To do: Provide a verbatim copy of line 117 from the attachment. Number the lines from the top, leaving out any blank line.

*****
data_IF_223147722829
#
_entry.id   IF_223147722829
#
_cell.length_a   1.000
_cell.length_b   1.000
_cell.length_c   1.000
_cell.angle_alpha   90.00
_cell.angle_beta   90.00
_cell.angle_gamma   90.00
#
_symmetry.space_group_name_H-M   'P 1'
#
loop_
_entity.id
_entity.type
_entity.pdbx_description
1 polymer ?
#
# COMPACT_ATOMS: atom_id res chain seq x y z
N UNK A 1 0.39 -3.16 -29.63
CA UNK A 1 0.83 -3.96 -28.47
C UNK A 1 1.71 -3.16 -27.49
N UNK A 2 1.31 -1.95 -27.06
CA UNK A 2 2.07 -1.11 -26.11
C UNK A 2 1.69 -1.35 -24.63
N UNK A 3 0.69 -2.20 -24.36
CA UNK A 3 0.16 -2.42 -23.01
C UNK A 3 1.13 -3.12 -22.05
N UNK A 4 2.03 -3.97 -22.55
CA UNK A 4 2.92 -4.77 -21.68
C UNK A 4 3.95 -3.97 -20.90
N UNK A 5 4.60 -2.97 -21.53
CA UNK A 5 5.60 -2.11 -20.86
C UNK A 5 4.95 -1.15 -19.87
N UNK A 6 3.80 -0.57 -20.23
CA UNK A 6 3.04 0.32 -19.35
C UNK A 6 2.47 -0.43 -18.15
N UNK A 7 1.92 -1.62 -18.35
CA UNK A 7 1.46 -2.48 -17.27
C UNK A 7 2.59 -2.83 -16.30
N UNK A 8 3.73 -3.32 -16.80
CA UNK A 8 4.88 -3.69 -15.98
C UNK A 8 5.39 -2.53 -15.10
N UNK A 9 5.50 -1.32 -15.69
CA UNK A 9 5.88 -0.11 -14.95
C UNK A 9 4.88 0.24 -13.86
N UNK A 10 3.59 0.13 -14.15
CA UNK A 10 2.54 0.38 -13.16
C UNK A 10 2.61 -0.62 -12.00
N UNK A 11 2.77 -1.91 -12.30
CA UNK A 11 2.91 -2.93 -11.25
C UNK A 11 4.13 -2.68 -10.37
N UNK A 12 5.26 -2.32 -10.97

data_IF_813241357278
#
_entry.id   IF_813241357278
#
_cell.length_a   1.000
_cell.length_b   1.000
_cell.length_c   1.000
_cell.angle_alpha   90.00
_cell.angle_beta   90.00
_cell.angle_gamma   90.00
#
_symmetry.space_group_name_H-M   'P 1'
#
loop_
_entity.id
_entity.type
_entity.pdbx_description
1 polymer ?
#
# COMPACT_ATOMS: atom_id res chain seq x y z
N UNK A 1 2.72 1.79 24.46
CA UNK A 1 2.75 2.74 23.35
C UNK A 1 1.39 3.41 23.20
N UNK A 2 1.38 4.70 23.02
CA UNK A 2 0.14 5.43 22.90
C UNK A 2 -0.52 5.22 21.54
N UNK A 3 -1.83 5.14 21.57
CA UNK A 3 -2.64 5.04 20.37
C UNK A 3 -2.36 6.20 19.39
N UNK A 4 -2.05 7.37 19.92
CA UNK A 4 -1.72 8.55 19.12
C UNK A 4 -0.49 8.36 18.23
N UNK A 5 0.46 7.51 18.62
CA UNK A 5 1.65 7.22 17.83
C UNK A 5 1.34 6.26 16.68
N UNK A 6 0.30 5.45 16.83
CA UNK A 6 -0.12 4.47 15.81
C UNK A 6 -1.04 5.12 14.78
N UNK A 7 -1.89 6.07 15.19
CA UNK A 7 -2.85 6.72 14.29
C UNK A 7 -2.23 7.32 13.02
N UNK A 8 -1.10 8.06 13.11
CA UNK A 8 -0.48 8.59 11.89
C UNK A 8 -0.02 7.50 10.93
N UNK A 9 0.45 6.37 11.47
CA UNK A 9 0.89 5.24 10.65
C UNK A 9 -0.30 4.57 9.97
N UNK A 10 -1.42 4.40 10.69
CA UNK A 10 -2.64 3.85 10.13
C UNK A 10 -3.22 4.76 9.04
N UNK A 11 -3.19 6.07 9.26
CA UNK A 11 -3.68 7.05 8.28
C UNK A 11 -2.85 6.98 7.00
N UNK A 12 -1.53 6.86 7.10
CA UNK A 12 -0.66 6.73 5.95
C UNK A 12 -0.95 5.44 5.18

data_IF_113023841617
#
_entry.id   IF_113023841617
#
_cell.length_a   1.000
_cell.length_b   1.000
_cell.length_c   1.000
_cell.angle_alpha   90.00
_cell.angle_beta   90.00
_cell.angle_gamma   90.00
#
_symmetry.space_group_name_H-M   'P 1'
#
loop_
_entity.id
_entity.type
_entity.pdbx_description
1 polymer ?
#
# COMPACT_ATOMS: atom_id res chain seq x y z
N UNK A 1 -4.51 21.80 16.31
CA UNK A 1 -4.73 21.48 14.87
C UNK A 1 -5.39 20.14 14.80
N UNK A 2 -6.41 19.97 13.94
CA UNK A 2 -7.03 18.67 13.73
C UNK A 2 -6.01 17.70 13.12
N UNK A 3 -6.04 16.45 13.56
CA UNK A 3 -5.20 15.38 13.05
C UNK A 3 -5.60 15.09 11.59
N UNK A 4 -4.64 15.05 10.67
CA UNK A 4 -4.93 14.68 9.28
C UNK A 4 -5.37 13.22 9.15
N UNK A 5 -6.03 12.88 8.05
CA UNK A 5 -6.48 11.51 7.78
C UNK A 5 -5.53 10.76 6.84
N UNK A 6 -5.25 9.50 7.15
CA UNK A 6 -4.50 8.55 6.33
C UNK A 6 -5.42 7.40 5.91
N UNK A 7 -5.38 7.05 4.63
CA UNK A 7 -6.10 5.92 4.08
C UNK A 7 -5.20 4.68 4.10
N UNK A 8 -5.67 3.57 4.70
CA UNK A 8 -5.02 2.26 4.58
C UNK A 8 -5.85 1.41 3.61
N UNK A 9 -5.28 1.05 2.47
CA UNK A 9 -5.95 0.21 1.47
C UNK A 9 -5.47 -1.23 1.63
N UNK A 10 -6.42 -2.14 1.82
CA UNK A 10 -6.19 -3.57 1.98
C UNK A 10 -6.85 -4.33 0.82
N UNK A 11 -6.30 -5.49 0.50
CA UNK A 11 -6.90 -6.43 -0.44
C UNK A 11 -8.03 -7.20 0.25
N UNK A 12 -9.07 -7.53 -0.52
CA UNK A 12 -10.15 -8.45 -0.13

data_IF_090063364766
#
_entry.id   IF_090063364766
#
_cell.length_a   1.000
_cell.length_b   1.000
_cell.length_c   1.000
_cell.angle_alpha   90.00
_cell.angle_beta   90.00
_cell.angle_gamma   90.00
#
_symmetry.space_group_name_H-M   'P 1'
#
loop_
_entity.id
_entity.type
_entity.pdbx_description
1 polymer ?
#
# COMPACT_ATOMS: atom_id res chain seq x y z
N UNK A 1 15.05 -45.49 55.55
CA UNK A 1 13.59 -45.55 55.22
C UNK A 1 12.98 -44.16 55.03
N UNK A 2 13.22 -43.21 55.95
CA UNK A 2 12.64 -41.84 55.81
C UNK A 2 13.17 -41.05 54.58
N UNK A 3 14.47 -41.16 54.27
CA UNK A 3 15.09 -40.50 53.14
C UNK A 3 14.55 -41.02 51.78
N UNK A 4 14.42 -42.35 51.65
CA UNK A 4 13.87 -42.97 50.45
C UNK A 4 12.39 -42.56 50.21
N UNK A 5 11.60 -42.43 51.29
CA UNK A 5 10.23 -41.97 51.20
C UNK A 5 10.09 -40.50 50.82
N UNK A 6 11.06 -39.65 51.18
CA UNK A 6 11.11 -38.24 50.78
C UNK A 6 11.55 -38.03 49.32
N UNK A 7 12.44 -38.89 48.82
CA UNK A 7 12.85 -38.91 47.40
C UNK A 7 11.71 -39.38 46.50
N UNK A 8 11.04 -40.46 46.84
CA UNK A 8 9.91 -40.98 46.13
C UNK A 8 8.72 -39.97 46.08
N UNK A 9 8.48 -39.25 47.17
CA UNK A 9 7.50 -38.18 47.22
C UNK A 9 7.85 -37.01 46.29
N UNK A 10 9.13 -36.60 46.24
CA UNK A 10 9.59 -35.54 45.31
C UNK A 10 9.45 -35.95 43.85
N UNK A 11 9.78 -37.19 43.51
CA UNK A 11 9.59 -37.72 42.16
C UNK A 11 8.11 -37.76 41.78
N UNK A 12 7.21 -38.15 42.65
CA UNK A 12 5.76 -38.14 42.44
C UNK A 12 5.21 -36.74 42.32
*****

_cell.length_c   1.000